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Ernest Gaines: Ernest Gaines


"The son of Manuel and Adrienne Gaines, Gaines was born on the River Lake Plantation near Oscar, Louisiana, where his parents worked as sharecroppers and he himself labored from the age of nine. While their parents worked in the fields, Ernest and his twelve younger siblings were raised by their aunt, Augusteen Jefferson, a severely handicapped woman who provided the model for the many strong, self-sacrificing, religious, older women who appear in Gaines's writings. His childhood experiences of field work, fishing in the swamps, and overhearing his aunt's conversations with her friends provided the basis for many of Gaines later works.

After Gaines's parents separated in 1941, he lost touch with his father, who served in World War II and later relocated to New Orleans. Gaines's mother remarried and moved to Vallejo, California, with her new husband, and Gaines joined them in there in 1948. He began attending high school for the first time, developed a passion for reading, and then enrolled at Vallejo Junior College before enlisting in the U.S. Army. Gaines served during the Korean War and when his tour of duty ended in 1955, he enrolled at San Francisco State College. He had started writing in the meantime and in 1956 he published his first short story in the magazine Transfer.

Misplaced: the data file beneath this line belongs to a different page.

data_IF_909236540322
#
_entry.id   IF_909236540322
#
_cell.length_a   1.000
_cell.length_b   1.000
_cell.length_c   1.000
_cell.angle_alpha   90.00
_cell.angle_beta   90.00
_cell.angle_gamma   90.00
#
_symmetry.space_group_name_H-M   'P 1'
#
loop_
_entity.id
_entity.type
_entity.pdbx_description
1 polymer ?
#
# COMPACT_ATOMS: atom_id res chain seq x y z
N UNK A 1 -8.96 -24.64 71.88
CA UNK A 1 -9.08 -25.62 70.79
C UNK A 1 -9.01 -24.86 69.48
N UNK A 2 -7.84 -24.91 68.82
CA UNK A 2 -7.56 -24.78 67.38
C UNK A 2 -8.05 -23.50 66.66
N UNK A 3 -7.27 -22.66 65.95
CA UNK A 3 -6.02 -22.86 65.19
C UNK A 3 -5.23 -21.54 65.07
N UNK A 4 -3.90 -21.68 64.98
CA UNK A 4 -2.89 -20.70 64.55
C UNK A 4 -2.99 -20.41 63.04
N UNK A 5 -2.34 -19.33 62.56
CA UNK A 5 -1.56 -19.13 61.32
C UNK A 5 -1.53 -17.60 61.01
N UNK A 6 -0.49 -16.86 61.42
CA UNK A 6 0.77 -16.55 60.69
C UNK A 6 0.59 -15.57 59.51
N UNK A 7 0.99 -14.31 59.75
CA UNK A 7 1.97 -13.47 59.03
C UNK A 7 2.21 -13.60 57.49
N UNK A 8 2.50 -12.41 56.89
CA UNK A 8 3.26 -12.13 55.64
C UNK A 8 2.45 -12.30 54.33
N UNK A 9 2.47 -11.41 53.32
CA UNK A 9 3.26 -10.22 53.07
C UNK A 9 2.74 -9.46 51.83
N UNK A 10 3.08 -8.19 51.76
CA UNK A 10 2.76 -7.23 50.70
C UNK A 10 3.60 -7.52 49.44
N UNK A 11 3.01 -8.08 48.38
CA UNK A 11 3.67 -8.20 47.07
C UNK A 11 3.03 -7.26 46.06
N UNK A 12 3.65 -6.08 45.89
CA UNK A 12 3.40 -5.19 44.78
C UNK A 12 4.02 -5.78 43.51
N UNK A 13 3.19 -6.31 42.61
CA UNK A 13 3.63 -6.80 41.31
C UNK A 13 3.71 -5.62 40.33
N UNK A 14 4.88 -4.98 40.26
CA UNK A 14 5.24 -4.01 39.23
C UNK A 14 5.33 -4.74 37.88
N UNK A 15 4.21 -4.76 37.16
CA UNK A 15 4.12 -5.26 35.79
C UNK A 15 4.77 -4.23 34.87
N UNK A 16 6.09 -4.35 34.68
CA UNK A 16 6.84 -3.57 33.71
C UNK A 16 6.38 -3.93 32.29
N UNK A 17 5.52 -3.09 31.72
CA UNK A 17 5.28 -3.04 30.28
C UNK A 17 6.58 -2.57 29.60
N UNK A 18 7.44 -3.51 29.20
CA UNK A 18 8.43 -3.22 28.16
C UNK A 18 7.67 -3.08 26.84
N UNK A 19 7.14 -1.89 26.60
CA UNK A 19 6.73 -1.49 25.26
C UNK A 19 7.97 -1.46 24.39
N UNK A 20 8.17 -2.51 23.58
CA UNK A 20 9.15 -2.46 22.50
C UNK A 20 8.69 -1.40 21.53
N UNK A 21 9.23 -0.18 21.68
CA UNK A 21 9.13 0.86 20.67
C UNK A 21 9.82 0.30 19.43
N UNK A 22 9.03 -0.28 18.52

After receiving a bachelor's degree on 1957, Gaines received a Wallace Stegner fellowship and entered the graduate program in creative writing at Stanford University the following year. He won the Joseph Henry Jackson award for one of his short stories in 1959 and subsequently withdrew from Stanford to devote himself to writing full time. Gaines's first novel, Catherine Carmier, was published in 1964, but he did not gain widespread critical recognition until the publication of his third novel, The Autobiography of Miss Jane Pittman, seven years later.

He became a professor of English at the University of Southern Louisiana in 1983. The Autobiography of Miss Jane Pittman and A Gathering of Old Men each received the California Book Award from the Commonwealth Club of California, and in 1987 Gaines won an Academy Award from the American Academy of Arts and Letters. A Lesson before Dying received the National Book Critics Circle Award for Fiction. In 2000 Gaines was awarded the National Humanities Medal by the National Endowment for the Humanities and in 2004 he was nominated for the Nobel Prize in Literature."

--"Ernest J. Gaines." Contemporary Literary Criticism. Ed. Jeffrey W. Hunter. Vol. 300. Detroit: Gale, 2011. Literature Resource Center. Web. 11 Mar. 2012.



Ernest J. Gaines

--"Ernest Gaines." Literature Resource Center. Detroit: Gale, 2012. Literature Resource Center. Web. 11 Mar. 2012.